It is probable that the world was created in autumn, that season of the year in which generally things are brought to perfection for the use of man and beast. But this not being an article of faith, we need not insist upon it.
VIII. I come now to shew for what end God made all things. It was for his own glory, Prov. 16.4, 'The Lord hath made all things for himself,' Rom. 11.36, 'For of him, and through him, and to him are all things.' And there are these three attributes of God that especially shine forth in this work of creation, namely, his wisdom, power, and goodness.
1. His wisdom eminently appears, (1.) In that after the heavens and their inhabitants were created, those things that have only being and not life, then those that have being and life, but not sense, then those that have being, life, and sense, but not reason, and last of all, man, having being, life, sense, and reason, were successively formed. 'O Lord, how manifold are thy works! in wisdom hast thou made them all.' (2.) In his appointing of every thing to its proper use, by the law of creation, Gen. 1. Hence the wisdom of God is celebrated in that work, Jer. 10.12, 'He hath made the earth by his power, he hath established the world by his wisdom, and hath stretched out the heavens by his discretion.'
2. The power of God appeared, (1.) In creating all things by a word, which instantly produced the effect intended. (2.) In that he created plants, herbs, and trees, before the sun, moon, and stars, which now naturally are the causes of the earth's producing its fruits; as also light before them, for discovering their beauty and verdure.
3. His goodness appears, in that he first prepared the place before he brought in the inhabitants, first provided the food before the living creatures were made, and adorned and fitted all for the use of man, before he formed him.
IX. If it is asked, 'In what state were all things made?' I answer, They were all 'very good,' Gen. 1.31, The goodness of the creature consists in its fitness for the use for which it was made. In this respect every thing answered exactly the end of its creation. Again, the goodness of things is their perfection; and so every thing was made agreeable to the idea thereof that was formed in the divine mind. There was not the least blemish or defect in the work; but every thing was beautiful, as it was the effect of infinite wisdom as well as almighty power. And God being the end of all, even natural things tend to him. (1.) Declaring his glory in an objective way, Psalm 19.1. (2.) Stirring us up to seek him, and behold him as our chief good and portion, Acts 17.26,27. Rom. 1.20. (3.) Sustaining our life, and serving man, that he might serve God, for which he was made very fit, in regard of the rich endowments of his mind, all pure, holy, and upright, 1 Cor. 10.31. All the sin and misery that is now in the world, by which its beauty is greatly marred, its goodness defaced, and disorder and irregularity so universally prevail, proceeded from Satan, and man's yielding to his temptations.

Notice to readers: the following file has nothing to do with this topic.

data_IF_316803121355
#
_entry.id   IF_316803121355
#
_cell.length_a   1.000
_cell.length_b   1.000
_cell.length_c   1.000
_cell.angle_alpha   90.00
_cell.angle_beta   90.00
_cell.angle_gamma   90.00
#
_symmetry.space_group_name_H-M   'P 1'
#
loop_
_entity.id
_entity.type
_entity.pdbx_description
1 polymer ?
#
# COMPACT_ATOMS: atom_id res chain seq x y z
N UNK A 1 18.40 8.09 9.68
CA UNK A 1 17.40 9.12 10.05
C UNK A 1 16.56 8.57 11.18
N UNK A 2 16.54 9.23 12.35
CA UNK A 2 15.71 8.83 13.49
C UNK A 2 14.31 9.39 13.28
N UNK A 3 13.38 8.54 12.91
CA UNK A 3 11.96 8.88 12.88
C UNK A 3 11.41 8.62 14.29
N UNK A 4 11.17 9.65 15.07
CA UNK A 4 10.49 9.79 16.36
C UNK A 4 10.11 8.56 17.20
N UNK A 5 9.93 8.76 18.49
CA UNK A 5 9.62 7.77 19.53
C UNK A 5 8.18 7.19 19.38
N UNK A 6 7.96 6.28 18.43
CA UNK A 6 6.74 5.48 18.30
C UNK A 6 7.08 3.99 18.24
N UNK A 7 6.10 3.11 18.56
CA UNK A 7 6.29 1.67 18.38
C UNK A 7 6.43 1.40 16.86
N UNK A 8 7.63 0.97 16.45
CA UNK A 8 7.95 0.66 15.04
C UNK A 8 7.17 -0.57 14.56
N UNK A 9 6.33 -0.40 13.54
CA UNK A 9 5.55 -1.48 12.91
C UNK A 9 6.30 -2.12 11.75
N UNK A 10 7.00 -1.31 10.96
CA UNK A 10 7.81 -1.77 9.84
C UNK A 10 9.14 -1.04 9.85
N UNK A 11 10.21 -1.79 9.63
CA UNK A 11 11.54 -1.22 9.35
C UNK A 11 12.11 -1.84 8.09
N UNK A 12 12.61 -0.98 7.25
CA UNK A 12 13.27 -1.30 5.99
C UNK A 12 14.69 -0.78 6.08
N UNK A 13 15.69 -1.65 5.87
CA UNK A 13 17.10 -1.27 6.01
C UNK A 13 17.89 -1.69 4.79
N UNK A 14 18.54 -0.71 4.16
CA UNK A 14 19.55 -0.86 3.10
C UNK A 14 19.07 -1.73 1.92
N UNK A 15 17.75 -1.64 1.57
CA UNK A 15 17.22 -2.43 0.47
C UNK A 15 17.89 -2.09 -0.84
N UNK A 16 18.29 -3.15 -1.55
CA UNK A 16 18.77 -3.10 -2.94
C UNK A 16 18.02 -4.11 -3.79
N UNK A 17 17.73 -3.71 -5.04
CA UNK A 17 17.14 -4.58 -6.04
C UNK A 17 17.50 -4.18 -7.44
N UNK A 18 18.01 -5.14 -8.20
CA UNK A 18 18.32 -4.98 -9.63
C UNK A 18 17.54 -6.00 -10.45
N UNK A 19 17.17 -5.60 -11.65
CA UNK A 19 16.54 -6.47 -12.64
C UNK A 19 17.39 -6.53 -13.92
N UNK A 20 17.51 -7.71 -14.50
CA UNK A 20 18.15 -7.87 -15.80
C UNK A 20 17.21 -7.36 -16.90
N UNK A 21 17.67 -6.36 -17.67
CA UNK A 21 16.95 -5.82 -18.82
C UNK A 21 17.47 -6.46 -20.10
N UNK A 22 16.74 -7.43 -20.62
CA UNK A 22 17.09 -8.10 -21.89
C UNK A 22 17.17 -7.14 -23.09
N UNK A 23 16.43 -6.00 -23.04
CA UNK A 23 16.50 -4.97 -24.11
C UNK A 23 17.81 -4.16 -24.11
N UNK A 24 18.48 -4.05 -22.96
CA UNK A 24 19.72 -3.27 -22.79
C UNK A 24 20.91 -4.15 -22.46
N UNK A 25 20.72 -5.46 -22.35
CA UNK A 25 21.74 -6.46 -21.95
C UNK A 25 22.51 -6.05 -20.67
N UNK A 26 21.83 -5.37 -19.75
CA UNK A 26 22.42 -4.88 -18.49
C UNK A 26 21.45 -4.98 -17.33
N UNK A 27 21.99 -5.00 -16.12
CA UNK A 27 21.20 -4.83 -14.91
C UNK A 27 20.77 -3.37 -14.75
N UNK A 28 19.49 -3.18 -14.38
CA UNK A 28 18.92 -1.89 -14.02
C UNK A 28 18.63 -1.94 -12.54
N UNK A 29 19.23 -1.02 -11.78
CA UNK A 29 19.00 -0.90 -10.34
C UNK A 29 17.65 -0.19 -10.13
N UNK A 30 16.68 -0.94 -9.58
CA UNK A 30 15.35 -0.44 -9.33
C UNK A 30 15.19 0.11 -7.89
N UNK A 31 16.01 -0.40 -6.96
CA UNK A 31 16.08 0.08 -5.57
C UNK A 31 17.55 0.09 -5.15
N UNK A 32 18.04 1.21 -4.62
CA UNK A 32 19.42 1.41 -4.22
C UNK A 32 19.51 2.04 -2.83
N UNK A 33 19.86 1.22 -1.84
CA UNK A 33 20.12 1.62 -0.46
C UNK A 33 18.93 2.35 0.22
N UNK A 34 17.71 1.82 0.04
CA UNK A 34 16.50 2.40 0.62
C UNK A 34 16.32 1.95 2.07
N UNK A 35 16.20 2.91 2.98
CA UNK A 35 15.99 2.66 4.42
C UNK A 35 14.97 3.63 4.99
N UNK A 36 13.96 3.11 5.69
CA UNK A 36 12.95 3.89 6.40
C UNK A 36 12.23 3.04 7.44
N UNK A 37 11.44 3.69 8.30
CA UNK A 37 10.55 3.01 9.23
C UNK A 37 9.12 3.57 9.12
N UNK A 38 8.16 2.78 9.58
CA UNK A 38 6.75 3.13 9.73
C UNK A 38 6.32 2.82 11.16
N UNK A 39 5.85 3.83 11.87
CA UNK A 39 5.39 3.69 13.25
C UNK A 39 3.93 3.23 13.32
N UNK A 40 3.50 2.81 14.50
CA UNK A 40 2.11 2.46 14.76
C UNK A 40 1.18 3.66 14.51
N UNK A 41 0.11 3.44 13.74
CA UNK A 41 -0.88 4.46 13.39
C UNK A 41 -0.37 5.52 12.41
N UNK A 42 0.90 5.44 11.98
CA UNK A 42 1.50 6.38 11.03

I shall shut up this subject with a few inferences.
1. God is a most glorious being, infinitely lovely and desirable, possessed of every perfection and excellency. He made all things, and bestowed upon them all the perfections and amiable qualities with which they are invested. So that there is no perfection in any of the creatures which is not in him in an eminent way, Psalm 94.9, 'He that planted the ear, shall he not hear? he that formed the eye, shall he not see?' Whatever excellency and beauty is in the creatures, is all from him; and sure it must be most excellent in the fountain.